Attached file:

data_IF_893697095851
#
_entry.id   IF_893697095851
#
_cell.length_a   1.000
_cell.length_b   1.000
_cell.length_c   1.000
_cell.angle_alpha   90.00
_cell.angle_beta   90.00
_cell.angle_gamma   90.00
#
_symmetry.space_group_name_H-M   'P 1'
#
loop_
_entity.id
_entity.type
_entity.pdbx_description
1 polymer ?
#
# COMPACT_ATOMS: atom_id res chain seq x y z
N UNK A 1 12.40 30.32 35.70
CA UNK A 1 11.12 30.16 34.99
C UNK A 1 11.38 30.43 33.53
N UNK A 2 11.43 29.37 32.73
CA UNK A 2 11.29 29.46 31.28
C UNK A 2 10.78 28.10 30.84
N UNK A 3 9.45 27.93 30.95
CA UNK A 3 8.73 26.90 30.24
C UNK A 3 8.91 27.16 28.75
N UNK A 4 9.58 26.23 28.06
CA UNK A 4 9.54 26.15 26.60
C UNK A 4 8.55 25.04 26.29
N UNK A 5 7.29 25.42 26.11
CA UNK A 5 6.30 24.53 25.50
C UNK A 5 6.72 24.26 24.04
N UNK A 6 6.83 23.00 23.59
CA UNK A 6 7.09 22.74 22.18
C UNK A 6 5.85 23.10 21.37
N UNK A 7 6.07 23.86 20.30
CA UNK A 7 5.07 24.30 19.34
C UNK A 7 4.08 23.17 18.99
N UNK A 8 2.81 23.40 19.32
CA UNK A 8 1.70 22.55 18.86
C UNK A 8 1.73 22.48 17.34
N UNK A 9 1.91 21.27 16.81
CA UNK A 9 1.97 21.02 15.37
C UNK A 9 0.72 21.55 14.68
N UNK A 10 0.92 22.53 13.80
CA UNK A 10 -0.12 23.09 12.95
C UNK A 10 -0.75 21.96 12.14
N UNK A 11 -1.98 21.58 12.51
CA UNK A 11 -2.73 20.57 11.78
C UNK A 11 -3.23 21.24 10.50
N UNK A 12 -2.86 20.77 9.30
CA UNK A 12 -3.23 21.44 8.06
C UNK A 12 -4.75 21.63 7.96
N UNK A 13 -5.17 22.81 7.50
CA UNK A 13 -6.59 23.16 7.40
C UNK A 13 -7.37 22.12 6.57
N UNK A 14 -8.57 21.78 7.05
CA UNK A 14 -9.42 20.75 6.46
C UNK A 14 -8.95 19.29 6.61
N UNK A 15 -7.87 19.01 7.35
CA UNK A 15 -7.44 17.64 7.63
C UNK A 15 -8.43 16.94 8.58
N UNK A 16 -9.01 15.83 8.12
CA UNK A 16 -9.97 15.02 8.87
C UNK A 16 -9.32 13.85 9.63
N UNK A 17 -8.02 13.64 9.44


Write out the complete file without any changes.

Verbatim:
data_IF_893697095851
#
_entry.id   IF_893697095851
#
_cell.length_a   1.000
_cell.length_b   1.000
_cell.length_c   1.000
_cell.angle_alpha   90.00
_cell.angle_beta   90.00
_cell.angle_gamma   90.00
#
_symmetry.space_group_name_H-M   'P 1'
#
loop_
_entity.id
_entity.type
_entity.pdbx_description
1 polymer ?
#
# COMPACT_ATOMS: atom_id res chain seq x y z
N UNK A 1 12.40 30.32 35.70
CA UNK A 1 11.12 30.16 34.99
C UNK A 1 11.38 30.43 33.53
N UNK A 2 11.43 29.37 32.73
CA UNK A 2 11.29 29.46 31.28
C UNK A 2 10.78 28.10 30.84
N UNK A 3 9.45 27.93 30.95
CA UNK A 3 8.73 26.90 30.24
C UNK A 3 8.91 27.16 28.75
N UNK A 4 9.58 26.23 28.06
CA UNK A 4 9.54 26.15 26.60
C UNK A 4 8.55 25.04 26.29
N UNK A 5 7.29 25.42 26.11
CA UNK A 5 6.30 24.53 25.50
C UNK A 5 6.72 24.26 24.04
N UNK A 6 6.83 23.00 23.59
CA UNK A 6 7.09 22.74 22.18
C UNK A 6 5.85 23.10 21.37
N UNK A 7 6.07 23.86 20.30
CA UNK A 7 5.07 24.30 19.34
C UNK A 7 4.08 23.17 18.99
N UNK A 8 2.81 23.40 19.32
CA UNK A 8 1.70 22.55 18.86
C UNK A 8 1.73 22.48 17.34
N UNK A 9 1.91 21.27 16.81
CA UNK A 9 1.97 21.02 15.37
C UNK A 9 0.72 21.55 14.68
N UNK A 10 0.92 22.53 13.80
CA UNK A 10 -0.12 23.09 12.95
C UNK A 10 -0.75 21.96 12.14
N UNK A 11 -1.98 21.58 12.51
CA UNK A 11 -2.73 20.57 11.78
C UNK A 11 -3.23 21.24 10.50
N UNK A 12 -2.86 20.77 9.30
CA UNK A 12 -3.23 21.44 8.06
C UNK A 12 -4.75 21.63 7.96
N UNK A 13 -5.17 22.81 7.50
CA UNK A 13 -6.59 23.16 7.40
C UNK A 13 -7.37 22.12 6.57
N UNK A 14 -8.57 21.78 7.05
CA UNK A 14 -9.42 20.75 6.46
C UNK A 14 -8.95 19.29 6.61
N UNK A 15 -7.87 19.01 7.35
CA UNK A 15 -7.44 17.64 7.63
C UNK A 15 -8.43 16.94 8.58
N UNK A 16 -9.01 15.83 8.12
CA UNK A 16 -9.97 15.02 8.87
C UNK A 16 -9.32 13.85 9.63
N UNK A 17 -8.02 13.64 9.44